Scope of Work template and outline
Alright, so we have a basic understanding of what a SOW is and what its purpose is. But what does it look like in practice?
A SOW is a detailed doc that the people you’re collaborating with will reference back to throughout the project and therefore needs some very specific information to be valuable. Here’s a basic outline of what you should include:
Section 1: Introduction
Before you get into the project specifics, it’s important to get the highest-level information down. What is the type of work that is being done? Is it a service that’s being performed or a product that’s being built? Who are the parties involved.
The introduction can also cover the types of formal agreements that the SOW can be used to create later, such as:
- Standing offer: An agreement to buy a service or product at a certain price for a certain time.
- Contract: A more formal, legally binding agreement based on mutually agreed details.
Section 2: Project Overview and Objectives
With the basics out of the way, it’s time to address why this project is being done. Start with an explanation of the project, the context around it, and the business objectives it’s trying to solve or expected outcomes.
You’ll get into more details later on in your SOW, so keep this intentionally surface level and easy to understand. As Salesforce’s Paul Cannon explains:
“If a coworker or family member cannot explain what the scope is and what success looks like then this foundational section needs to be updated until it is crystal clear.”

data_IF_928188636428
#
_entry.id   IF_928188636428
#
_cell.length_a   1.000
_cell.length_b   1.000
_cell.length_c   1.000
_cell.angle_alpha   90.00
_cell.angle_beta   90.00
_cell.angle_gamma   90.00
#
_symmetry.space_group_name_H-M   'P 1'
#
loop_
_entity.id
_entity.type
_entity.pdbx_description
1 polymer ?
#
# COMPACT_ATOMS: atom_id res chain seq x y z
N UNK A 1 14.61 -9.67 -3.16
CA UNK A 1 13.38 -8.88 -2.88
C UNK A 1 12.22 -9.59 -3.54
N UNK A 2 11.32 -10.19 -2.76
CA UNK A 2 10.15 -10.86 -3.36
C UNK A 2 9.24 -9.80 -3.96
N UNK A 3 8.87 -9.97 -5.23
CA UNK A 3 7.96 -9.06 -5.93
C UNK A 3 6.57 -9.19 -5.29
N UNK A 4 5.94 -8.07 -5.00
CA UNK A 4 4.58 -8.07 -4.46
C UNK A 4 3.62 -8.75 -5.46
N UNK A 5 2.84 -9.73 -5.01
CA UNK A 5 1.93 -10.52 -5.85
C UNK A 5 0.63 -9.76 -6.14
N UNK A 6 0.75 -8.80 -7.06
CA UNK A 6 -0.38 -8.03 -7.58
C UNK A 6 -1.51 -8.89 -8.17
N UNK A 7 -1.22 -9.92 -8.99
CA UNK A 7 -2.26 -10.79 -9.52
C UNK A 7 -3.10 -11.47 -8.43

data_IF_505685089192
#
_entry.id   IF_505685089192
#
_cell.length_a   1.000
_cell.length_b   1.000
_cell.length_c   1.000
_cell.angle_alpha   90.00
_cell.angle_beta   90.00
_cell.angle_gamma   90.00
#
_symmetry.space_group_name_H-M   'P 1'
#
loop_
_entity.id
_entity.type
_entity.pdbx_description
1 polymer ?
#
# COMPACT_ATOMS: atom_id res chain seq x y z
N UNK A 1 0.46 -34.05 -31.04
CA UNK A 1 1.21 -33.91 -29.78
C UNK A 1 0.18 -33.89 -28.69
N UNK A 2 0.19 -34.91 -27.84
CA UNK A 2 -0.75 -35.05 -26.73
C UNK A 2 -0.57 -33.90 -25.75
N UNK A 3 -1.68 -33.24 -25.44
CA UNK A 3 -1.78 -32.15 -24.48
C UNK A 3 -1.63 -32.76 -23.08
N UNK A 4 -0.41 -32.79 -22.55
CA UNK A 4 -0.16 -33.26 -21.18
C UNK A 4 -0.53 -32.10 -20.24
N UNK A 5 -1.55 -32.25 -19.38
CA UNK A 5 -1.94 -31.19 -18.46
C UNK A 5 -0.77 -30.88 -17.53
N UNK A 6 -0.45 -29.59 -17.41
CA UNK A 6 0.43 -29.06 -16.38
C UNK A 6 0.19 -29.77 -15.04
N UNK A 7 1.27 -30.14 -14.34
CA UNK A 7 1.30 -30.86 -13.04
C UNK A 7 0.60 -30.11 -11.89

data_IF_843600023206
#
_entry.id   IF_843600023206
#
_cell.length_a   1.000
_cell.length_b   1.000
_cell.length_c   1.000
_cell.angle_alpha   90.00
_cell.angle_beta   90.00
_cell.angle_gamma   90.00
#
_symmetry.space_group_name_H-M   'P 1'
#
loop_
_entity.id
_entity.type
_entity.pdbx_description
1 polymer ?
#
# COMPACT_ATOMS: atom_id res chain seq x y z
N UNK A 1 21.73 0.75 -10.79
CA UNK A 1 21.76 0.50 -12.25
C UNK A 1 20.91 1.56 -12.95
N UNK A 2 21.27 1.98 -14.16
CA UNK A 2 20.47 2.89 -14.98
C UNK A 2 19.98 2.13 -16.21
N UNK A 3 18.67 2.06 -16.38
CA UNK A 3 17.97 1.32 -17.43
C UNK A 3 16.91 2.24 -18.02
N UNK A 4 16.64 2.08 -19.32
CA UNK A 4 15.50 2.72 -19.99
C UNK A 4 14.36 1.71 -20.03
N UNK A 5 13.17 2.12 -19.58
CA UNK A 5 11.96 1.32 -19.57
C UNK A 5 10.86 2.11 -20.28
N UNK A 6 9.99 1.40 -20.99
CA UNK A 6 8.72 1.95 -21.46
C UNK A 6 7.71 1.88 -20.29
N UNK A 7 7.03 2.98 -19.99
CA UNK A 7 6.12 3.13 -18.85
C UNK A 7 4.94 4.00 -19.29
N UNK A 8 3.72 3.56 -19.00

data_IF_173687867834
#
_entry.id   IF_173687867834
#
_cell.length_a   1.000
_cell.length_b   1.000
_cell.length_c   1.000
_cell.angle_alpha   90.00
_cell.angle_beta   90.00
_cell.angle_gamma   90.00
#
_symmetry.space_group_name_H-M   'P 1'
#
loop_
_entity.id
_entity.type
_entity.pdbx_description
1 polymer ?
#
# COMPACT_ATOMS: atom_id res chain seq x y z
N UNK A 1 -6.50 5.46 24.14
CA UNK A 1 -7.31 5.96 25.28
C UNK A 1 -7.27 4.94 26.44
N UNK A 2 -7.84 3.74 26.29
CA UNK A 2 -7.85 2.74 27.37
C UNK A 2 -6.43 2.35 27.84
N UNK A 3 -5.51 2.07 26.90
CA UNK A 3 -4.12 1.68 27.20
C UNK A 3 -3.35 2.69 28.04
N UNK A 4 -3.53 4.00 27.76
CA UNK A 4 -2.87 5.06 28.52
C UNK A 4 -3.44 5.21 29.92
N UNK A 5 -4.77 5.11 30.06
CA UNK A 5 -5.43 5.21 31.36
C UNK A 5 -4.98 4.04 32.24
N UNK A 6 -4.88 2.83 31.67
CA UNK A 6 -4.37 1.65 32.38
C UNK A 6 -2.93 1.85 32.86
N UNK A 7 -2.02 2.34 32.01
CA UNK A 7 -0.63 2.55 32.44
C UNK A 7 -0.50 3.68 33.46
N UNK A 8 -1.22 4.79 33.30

Section 3: Scope of work
The next section outlines the work that needs to be done in order to complete the project. Again, keep this higher-level (as you’ll put specific tasks and requirements in the next section). You can do this as either a bullet list of steps or a simple explanation.
For example, let’s say you’re contracting an agency to redesign your website. Your scope of work section might include steps like “Design new website mockups,” and “develop new website design.” While the next section will break these down into the actual tasks involved such as “create new landing page design prototypes in InVision.”
In some cases, your scope section can also include technical requirements like the hardware and software to be used.
Section 4: Task list
Task management is an incredibly important part of any project, but especially when you’re working with an outside team. Breaking down your larger scope into more granular actions is the best way to ensure everyone’s on the same page about what needs to get done.
One point to remember here is that tasks are not deliverables (i.e. what you’ll receive). They’re the actions that need to be taken. As such, each task you write down should explain a specific action to be taken (i.e. “redesign landing page” vs. just “landing page”)
For software projects, you’ll want to be especially diligent about going into detail. Think about functionality and list out everything the software will do right down to what fields are going to be included and where that form is being sent.
It’s also a good practice to break your tasks down into phases.